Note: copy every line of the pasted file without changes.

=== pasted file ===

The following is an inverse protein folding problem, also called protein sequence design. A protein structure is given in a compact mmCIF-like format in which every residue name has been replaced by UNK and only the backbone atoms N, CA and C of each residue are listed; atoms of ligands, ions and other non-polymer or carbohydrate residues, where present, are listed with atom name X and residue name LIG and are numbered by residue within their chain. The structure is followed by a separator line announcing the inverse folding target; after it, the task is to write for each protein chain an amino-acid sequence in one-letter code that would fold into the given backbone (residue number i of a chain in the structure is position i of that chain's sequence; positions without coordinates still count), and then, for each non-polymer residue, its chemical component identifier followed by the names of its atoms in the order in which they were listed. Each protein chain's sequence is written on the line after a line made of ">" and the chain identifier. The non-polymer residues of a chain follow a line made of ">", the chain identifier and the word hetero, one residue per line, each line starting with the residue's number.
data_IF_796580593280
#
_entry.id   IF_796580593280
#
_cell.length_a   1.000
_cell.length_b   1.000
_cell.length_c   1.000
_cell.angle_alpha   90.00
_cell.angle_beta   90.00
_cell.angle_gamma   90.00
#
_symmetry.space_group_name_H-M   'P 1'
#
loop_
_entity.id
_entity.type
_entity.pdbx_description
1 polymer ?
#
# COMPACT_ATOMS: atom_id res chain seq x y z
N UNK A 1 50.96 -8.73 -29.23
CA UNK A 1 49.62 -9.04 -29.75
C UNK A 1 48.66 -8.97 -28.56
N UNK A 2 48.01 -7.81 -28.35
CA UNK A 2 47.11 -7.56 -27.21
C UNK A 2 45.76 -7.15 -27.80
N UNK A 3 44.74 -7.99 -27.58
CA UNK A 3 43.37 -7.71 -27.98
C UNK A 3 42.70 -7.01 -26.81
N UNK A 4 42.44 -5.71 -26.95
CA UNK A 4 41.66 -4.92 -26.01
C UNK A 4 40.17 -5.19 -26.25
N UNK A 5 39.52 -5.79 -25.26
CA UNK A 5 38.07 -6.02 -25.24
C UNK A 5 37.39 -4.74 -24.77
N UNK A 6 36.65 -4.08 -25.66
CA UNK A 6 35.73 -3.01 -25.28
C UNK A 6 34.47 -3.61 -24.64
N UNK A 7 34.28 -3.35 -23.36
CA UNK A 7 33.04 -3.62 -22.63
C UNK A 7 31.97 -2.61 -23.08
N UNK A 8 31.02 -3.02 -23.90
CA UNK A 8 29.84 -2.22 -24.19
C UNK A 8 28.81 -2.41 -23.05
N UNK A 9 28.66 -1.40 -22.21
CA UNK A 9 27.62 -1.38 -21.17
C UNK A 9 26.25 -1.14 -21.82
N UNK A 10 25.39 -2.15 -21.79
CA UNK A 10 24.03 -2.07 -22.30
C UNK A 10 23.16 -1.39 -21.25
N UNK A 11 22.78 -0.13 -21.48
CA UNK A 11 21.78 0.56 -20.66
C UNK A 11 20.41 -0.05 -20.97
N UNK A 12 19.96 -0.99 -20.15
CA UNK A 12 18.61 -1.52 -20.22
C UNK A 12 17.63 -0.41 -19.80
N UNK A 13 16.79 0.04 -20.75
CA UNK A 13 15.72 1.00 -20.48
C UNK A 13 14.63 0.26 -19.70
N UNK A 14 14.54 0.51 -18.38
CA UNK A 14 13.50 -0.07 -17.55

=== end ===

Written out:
The following is an inverse protein folding problem, also called protein sequence design. A protein structure is given in a compact mmCIF-like format in which every residue name has been replaced by UNK and only the backbone atoms N, CA and C of each residue are listed; atoms of ligands, ions and other non-polymer or carbohydrate residues, where present, are listed with atom name X and residue name LIG and are numbered by residue within their chain. The structure is followed by a separator line announcing the inverse folding target; after it, the task is to write for each protein chain an amino-acid sequence in one-letter code that would fold into the given backbone (residue number i of a chain in the structure is position i of that chain's sequence; positions without coordinates still count), and then, for each non-polymer residue, its chemical component identifier followed by the names of its atoms in the order in which they were listed. Each protein chain's sequence is written on the line after a line made of ">" and the chain identifier. The non-polymer residues of a chain follow a line made of ">", the chain identifier and the word hetero, one residue per line, each line starting with the residue's number.
data_IF_796580593280
#
_entry.id   IF_796580593280
#
_cell.length_a   1.000
_cell.length_b   1.000
_cell.length_c   1.000
_cell.angle_alpha   90.00
_cell.angle_beta   90.00
_cell.angle_gamma   90.00
#
_symmetry.space_group_name_H-M   'P 1'
#
loop_
_entity.id
_entity.type
_entity.pdbx_description
1 polymer ?
#
# COMPACT_ATOMS: atom_id res chain seq x y z
N UNK A 1 50.96 -8.73 -29.23
CA UNK A 1 49.62 -9.04 -29.75
C UNK A 1 48.66 -8.97 -28.56
N UNK A 2 48.01 -7.81 -28.35
CA UNK A 2 47.11 -7.56 -27.21
C UNK A 2 45.76 -7.15 -27.80
N UNK A 3 44.74 -7.99 -27.58
CA UNK A 3 43.37 -7.71 -27.98
C UNK A 3 42.70 -7.01 -26.81
N UNK A 4 42.44 -5.71 -26.95
CA UNK A 4 41.66 -4.92 -26.01
C UNK A 4 40.17 -5.19 -26.25
N UNK A 5 39.52 -5.79 -25.26
CA UNK A 5 38.07 -6.02 -25.24
C UNK A 5 37.39 -4.74 -24.77
N UNK A 6 36.65 -4.08 -25.66
CA UNK A 6 35.73 -3.01 -25.28
C UNK A 6 34.47 -3.61 -24.64
N UNK A 7 34.28 -3.35 -23.36
CA UNK A 7 33.04 -3.62 -22.63
C UNK A 7 31.97 -2.61 -23.08
N UNK A 8 31.02 -3.02 -23.90
CA UNK A 8 29.84 -2.22 -24.19
C UNK A 8 28.81 -2.41 -23.05
N UNK A 9 28.66 -1.40 -22.21
CA UNK A 9 27.62 -1.38 -21.17
C UNK A 9 26.25 -1.14 -21.82
N UNK A 10 25.39 -2.15 -21.79
CA UNK A 10 24.03 -2.07 -22.30
C UNK A 10 23.16 -1.39 -21.25
N UNK A 11 22.78 -0.13 -21.48
CA UNK A 11 21.78 0.56 -20.66
C UNK A 11 20.41 -0.05 -20.97
N UNK A 12 19.96 -0.99 -20.15
CA UNK A 12 18.61 -1.52 -20.22
C UNK A 12 17.63 -0.41 -19.80
N UNK A 13 16.79 0.04 -20.75
CA UNK A 13 15.72 1.00 -20.48
C UNK A 13 14.63 0.26 -19.70
N UNK A 14 14.54 0.51 -18.38
CA UNK A 14 13.50 -0.07 -17.55